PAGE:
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The Man Who Stepped Into Yesterday

The Man Who Stepped Into Yesterday (TMWSIY) is Trey Anastasio's senior project at Goddard College in Vermont. Finished in July 1988, it was never released as an album, but a tape of it got around and now many Phishheads have copies of it in various formats. It runs almost an hour long and was recorded on a four track with earsplittingly bad quality. It is eight songs, with narrations read by Trey between most of them tying the story together. The senior project also included a paper that detailed Trey's reasons for the various aspects of the project, which is very hard to come by today.

It's commonly referred to as Gamehendge (also spelled without the D). TMWSIY has occasionally been performed in its entirety by the band during concerts (which the crowd loves) even though most of the band members don't especially like it. A few popular songs were originally from TMWSIY, such as "Wilson" and "Lizards."

Many aspects of Phish lore have grown out of TMWSIY, especially the Helping Friendly Book, about which Trey will get all worked up and start screaming that it's wonderful. Also, at least eight songs not in the project ("Divided Sky," "Llama," "McGrupp and the Watchful Hosemasters," "Punch You in the Eye," "Axilla," "Axilla II," "Icculus," "Harpua") have references to TMWSIY.1

Contents:2

  1. Narration (3:58)
  2. Narration (1:43)
  3. "Lizards" (5:50)
  4. Narration (3:06)
  5. "Tela" (6:14)
  6. Narration (3:26)
  7. "Wilson" (3:13)
  8. Narration (0:31)
  9. "AC/DC Bag" (3:09)
  10. Narration (3:17)
  11. "Colonel Forbin's Ascent" (4:36)
  12. "Famous Mockingbird" (7:41)
  13. Narration (1:27)
  14. "The Sloth" (2:16)
  15. Narration (1:15)
  16. "Possum" (4:29)

The Song:1

The background song played during the narrations is also sometimes incorrectly called "The Man Who Stepped Into Yesterday" when it is performed live. This tune, actually called "I'm Going to Get My Head Sharpened," was "designed to create a sense of motion"1 (from the accompanying paper), sort of like "Promenade" in Mussorgsky's Pictures at an Exhibition. Performed live, the song is almost always (i.e. in every set list I've seen, but I haven't seen 'em all) preceeded or followed by "Avenu Malkenu."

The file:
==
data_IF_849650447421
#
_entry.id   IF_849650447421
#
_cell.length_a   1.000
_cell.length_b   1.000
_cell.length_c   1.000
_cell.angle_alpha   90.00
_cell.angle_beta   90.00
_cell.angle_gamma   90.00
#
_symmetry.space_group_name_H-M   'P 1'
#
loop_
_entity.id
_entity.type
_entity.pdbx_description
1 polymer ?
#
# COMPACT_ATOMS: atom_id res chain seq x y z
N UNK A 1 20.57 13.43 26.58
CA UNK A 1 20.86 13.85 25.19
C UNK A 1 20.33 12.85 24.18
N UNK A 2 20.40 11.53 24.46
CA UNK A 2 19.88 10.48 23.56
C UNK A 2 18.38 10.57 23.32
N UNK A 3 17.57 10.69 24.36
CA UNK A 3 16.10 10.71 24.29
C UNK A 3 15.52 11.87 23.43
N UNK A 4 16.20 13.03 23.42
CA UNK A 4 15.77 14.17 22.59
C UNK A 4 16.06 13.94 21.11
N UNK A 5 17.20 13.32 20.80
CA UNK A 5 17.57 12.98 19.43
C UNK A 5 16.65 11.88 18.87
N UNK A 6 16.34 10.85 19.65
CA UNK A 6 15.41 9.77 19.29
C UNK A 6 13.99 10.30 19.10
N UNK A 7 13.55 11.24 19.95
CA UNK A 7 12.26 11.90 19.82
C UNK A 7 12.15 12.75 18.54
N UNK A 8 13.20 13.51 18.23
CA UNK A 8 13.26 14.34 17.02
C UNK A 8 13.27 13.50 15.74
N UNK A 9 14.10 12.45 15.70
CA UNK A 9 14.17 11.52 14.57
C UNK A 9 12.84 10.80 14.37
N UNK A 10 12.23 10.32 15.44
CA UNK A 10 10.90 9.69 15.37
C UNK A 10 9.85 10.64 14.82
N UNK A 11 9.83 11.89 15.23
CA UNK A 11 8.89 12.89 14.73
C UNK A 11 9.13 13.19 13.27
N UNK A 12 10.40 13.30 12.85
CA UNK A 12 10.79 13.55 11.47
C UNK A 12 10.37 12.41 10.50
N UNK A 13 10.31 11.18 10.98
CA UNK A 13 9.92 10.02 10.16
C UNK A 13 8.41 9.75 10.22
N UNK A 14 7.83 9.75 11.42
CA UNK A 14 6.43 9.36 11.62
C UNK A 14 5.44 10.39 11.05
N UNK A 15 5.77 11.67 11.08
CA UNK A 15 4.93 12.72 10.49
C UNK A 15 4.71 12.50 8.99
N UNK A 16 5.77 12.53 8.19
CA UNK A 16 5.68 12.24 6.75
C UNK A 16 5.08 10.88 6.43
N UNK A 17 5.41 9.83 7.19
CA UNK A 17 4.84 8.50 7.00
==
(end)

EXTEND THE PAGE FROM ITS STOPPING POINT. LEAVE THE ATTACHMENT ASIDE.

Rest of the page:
The Story: (song titles appear in parentheses; the text afterward is not a paraphrasing of the song but of the narrations)

(Intro to "Wilson") Trey begins by telling of the Lizards and their unfortunate enslavement. The Lizards are a peaceful group of people who lived in harmony in a forest called Gamehendge for thousands of years. This culture lived at peace with its surroundings thanks to Icculus, a legendary being who lived at the top of the mountain in the middle of the forest. Thousands of years ago, Icculus gave to the Lizards the Helping Friendly Book, which contained "all of the knowledge inherent in the universe" and let them live peacefully with each other and their surroundings.

A man named Wilson arrived in Gamehendge and asked to stay with the Lizards, who had never met an outsider and were more than happy to let him stay with them. Over the next few years, Wilson learned much about the Lizards and especially the Helping Friendly Book. One day, the Lizards awoke to discover that the Book had disappeared — Wilson announced that he had taken it and hidden it, and declared himself King of the Lizards. He ordered that the trees be cut down, and built himself a city, which he named Prussia. In the middle of the city he built himself a castle, and he locked the Book in the highest tower.

Then Trey notes that the story does not begin with the Lizards or with Wilson, but rather with Colonel Forbin, a retired 52-year-old colonel living in Long Island. One morning, having been an obedient citizen his whole life, Forbin senses the futility of his existence, and rebels by going through the Door. He found the Door months ago at the top of a hill, while walking with his dog McGrupp, and when he first saw it he knew it had been there all along. After trying to ignore it since then, he realized this morning the only escape from his dull cookie-cutter life is through the Door — and he walks through it.

("Lizards") Forbin meets Rutherford the Brave, an "aging knight...in gnarly armor" who says they should travel to Gamehendge. He tells Forbin that the Lizards are almost extinct "from doing things smart people don't do," and that he is on a quest to save them by finding the Helping Friendly Book. Coming to a river, Rutherford dove in to cross it, forgetting that his armor weighed him down so much, and he slowly sank. A large "shaggy creature," the Unit Monster, burst out of the bushes on the opposite bank, and dove in after Rutherford. Just when Forbin thought they were both gone, the creature emerged, holding Rutherford's body above him. As Rutherford came to, and Forbin and the Unit Monster removed his helmet, a loud noise crashed behind them and they turned around to see a two-toned multi-beast, "an enormous shaggy horse-like creature covered from head to tail with alternating blotches of brown and white." Sitting on the multi-beast was Tela, the most beautiful woman Forbin had ever seen.

("Tela") Tela, "jewel of Wilson's foul domain," had been born in a "vulgar crooked hut / in the shadow of Wilson's castle." Her hatred of Wilson's regime led to her joining the Revolution to topple Wilson, which was led by Errand Wolfe. Errand's son Roger had been publicly executed at the age of 14 for suspected treason, and Errand formed the Revolution to avenge his son's death. She put her hand down to Forbin and helped him climb onto the multi-beast, and as they rode through the forest, Tela finished explaining the Lizards' situation and her history to the Colonel. As they reached the rebels' camp, they saw Errand, a small man whose "presence was overpowering."